Which option would you like developers to use to store information that the site requires? The option you can remove yourself or the one you have less control over?

  • Comment number 18.

    I wonder why some readers just can't wait for any excuse to attack the EU.

    Just stop a minute. Cookies are good and healthy if you are a computer geek, and hence you understand what they mean, and how to switch on and off the little twiddlywack on the browser's hidden page accessed by typing about:gogglywogglydo. Most Internet users don't have a clue.

    It is a hard-and-fast fact that remembering an access using cookies often is used to sell information on that access to third parties (sorry. I know I am not being 100% scientific but, having developed websites for over 20 years, I sort of tend to see these things). It is also a hard-and-fast fact that laws to stop this from happening have not worked. Hence the unfortunate, painful but necessary measure of banning cheap and cheerful user tracking as a whole.

    Yes, EU regulations are poking their nose in our lives. As any other regulation, EU or non-EU, as for that. So what? Isn't the size of our bus tickets determining the weight we have to carry in our pockets? Outrageous! The local bus Company is invading our very pants! To hell with buses! To hell with pockets! Rule Britannia! Bash, bash, bash everybody else! Bash, baaash, baaaa, baaaa...
    Or maybe, with a bit of common sense, please stop attacking the EU for whatever reason comes at hand. Most of the time, EU policies are based on a "better safe than sorry" principle and, quite often, this is just right.

  • Comment number 19.

    If you must put your hand in the bottom of the jar filled with salt and barbed wire for a cheap thrill on your terms then you are a control freak and get what you deserve.

  • Comment number 20.

    I wouldn't worry about this law to much BBC. The government departments and the prime ministers website aren't complying. It's a law which many companies are finding hard to comply with.

  • Comment number 21.

    UK Business will loose out as a result of this law. We will implement it and every UK website will start to annoy visitors, by asking for consent to use cookies. The rest of the world wont have this stupid law, so traffic will go to the sites that don't have this as it will be simpler to do business on-line with them.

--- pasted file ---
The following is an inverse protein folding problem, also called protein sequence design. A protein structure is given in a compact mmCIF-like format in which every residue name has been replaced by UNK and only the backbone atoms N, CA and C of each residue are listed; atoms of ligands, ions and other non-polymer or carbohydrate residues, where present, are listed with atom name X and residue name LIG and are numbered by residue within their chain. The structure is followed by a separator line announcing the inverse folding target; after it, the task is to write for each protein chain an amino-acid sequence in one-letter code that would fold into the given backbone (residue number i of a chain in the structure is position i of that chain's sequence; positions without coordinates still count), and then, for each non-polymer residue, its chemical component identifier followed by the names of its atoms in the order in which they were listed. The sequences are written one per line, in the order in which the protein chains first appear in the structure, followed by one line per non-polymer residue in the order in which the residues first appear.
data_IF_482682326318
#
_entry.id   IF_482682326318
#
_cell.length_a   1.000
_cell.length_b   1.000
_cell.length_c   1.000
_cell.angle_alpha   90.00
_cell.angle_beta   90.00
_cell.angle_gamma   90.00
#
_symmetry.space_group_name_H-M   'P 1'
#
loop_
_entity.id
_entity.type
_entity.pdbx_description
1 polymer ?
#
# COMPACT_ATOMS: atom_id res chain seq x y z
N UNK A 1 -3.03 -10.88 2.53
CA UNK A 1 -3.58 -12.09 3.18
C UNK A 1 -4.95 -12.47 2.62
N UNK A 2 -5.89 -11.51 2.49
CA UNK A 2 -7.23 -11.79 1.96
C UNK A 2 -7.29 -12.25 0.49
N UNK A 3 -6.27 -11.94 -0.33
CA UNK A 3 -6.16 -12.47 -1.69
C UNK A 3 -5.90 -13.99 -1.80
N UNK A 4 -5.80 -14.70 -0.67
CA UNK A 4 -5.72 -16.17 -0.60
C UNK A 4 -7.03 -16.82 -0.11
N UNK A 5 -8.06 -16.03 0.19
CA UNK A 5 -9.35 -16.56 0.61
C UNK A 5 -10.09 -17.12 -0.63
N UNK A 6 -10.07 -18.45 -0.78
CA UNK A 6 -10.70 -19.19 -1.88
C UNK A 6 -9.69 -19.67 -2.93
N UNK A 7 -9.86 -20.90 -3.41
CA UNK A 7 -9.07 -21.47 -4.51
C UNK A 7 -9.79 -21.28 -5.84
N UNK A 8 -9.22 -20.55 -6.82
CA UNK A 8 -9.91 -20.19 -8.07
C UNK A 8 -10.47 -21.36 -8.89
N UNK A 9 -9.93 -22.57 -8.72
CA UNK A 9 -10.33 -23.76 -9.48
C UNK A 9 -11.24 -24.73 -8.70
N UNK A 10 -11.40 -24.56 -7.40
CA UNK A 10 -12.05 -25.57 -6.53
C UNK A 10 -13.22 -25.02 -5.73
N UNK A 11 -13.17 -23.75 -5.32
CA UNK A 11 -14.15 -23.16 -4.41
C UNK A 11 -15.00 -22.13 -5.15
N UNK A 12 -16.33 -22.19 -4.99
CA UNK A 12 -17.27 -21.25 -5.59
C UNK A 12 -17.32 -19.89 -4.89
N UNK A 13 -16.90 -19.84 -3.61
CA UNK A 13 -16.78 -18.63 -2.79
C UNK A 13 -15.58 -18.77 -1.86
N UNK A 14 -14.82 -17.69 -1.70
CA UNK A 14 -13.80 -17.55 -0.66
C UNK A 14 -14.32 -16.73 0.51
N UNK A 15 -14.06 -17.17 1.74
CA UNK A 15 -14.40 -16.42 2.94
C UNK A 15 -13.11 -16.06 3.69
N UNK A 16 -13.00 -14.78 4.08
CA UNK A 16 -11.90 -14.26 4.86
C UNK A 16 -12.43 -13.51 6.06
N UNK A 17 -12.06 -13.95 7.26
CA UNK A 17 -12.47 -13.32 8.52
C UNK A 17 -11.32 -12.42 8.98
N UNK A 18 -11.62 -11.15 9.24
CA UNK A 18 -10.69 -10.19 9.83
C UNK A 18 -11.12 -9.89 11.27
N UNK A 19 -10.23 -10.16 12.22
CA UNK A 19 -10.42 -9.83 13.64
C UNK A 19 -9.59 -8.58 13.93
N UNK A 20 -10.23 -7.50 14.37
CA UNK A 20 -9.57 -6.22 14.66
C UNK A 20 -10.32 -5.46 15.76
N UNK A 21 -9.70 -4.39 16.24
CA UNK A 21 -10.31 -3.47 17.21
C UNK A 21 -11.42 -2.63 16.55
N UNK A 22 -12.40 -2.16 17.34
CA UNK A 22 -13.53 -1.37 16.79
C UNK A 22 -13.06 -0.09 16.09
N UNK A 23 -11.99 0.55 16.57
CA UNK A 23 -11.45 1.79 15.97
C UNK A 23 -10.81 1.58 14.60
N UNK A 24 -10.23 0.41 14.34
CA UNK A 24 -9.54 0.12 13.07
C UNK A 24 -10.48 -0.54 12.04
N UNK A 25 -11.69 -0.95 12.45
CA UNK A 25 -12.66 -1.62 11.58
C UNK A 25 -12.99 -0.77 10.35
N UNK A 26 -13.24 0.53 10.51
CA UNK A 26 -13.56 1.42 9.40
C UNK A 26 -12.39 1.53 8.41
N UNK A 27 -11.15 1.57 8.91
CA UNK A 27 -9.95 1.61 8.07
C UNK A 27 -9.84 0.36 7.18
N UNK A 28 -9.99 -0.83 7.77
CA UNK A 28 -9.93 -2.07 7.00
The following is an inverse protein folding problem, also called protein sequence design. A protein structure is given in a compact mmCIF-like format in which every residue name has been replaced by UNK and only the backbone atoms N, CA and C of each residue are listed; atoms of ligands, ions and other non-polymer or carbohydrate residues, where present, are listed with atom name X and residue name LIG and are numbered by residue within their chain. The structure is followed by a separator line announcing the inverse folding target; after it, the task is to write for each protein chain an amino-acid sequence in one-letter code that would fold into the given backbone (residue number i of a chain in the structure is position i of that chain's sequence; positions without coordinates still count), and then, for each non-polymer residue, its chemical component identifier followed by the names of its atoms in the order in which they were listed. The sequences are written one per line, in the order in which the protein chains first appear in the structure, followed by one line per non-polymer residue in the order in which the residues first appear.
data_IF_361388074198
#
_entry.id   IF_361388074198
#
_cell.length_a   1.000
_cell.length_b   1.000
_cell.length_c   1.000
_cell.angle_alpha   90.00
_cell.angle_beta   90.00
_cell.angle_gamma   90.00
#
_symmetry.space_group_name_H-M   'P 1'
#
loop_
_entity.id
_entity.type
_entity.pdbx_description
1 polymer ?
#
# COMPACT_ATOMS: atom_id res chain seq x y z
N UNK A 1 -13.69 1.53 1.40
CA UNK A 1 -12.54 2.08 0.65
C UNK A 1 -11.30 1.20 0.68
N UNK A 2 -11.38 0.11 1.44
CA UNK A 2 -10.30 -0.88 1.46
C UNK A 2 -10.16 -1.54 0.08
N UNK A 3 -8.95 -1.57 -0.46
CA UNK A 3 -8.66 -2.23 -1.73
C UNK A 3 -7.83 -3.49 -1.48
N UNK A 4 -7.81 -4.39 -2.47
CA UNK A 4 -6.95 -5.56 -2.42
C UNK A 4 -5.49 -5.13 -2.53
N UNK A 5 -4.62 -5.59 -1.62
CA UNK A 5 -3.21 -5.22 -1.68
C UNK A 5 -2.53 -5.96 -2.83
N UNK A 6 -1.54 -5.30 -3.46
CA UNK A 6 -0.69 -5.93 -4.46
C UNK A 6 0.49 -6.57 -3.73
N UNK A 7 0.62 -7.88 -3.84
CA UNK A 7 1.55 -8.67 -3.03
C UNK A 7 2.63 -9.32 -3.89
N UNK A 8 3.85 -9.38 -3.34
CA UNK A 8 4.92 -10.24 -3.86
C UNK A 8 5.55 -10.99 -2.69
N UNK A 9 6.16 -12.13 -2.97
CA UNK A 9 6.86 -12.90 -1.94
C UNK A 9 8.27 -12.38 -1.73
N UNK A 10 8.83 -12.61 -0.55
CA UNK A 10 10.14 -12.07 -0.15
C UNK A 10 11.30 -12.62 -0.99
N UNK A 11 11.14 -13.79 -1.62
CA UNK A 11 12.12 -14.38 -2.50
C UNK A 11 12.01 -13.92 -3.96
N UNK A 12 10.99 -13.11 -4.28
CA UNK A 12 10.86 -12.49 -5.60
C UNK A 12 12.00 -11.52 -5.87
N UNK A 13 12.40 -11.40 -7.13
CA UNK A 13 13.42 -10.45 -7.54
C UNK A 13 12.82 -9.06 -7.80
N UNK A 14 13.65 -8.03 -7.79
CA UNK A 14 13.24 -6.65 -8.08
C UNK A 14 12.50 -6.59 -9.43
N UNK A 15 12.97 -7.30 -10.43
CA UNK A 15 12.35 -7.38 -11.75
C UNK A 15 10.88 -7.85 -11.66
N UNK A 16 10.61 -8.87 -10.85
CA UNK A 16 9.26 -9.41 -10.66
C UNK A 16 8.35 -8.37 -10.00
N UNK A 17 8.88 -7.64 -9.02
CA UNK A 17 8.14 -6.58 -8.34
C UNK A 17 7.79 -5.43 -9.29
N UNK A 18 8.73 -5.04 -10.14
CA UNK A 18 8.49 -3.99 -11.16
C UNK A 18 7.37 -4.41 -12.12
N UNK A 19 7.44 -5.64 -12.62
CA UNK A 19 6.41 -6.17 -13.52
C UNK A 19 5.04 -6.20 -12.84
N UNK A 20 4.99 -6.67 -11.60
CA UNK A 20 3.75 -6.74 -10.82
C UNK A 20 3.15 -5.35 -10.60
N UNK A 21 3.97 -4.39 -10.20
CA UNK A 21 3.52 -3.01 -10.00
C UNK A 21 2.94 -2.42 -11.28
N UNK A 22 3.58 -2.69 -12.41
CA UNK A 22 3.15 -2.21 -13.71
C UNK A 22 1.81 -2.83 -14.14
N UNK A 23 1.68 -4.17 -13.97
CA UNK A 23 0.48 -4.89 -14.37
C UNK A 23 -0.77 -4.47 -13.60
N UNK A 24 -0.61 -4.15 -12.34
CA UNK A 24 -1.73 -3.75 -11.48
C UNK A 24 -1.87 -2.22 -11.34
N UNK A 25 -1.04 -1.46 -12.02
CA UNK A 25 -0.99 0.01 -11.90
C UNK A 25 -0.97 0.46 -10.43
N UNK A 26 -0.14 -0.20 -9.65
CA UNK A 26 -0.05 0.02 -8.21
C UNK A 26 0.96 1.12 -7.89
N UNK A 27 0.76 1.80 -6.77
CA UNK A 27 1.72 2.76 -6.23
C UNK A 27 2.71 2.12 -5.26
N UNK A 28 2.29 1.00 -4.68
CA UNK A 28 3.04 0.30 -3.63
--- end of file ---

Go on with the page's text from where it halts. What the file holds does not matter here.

The problem with the law is:-

    For a website to remember that you don't want cookies it needs to do one of 2 things. a) Require that you login to the site and save some preference data b) Put a cookie on the users PC, which you aren't going to be able to do.

    So website designers have 2 'options' the 2nd of which isn't an option. The only other way is for the web browser to hold the information of your preferences about cookies, like firefox does, but under the wording of the law that isn't sufficient.

    Basically a law drafted by people who have good intentions around privacy but have no idea of the consequences of their ruling.

  • Comment number 22.

    I don't think this is going to be as bad as it might at first look. First of all cookies that are used as part of a transaction are exempt. I would guess that this would include cookies used for login status and shopping baskets.

    For the kind of cookies that are used to remember peoples login between visits I suspect the all that needs to happen is the check box on the login page needs to read "Remember me (uses a cookie)" instead of just "Remember me". This will also apply to a lot of other settings that can be simply turned on or off. Getting consent does not necessarily need to use a popup.

    The only real issue is with the kind of cookies that are used by Google and the like to target Adverts or collect Analytical information. Both of these can actually be done without using cookies (all be it in a slightly less effective way). I suspect the people that provide these services will start to produce versions of their products that don't use cookies in the first place.

    Still this is a law that has been put into force by the paranoid tin foil hat brigade, so I wouldn't be unhappy to see it scrapped.

  • Comment number 23.

    I think this law will have adverse effect on innovation. I came across a really good video on this the other day posted on silktideblog https://www.homini.me/mcbinw

    BTW @Jon889 you are absolutely right!

  • Comment number 24.

    Looks like Mozilla (and possibly other browsers) are building a 'Do not track' feature into their browser. https://dnt.mozilla.org/ I think this is far better than the farce of the EU's policy which may have good intentions but is rather impractical.

  • Comment number 25.

    When used effectively cookies can help website work quickly and inuitively - so what happens if users don't approve them because they don't realise this? Cookies get a lot of bad press - but I'll guess most people enjoy the fact that e-commerce sites can store your details and a customised homepage can be created on websites like the BBC. Without cookies the browsing process could be slowed down considerably, which is something users are becoming far less tolerant of as this article shows - https://equatorlive.com/blog/2011/06/03/the-importance-of-website-speed/ The rules need to be refined very carefully to ensure users know about how cookies can help improve their online experience.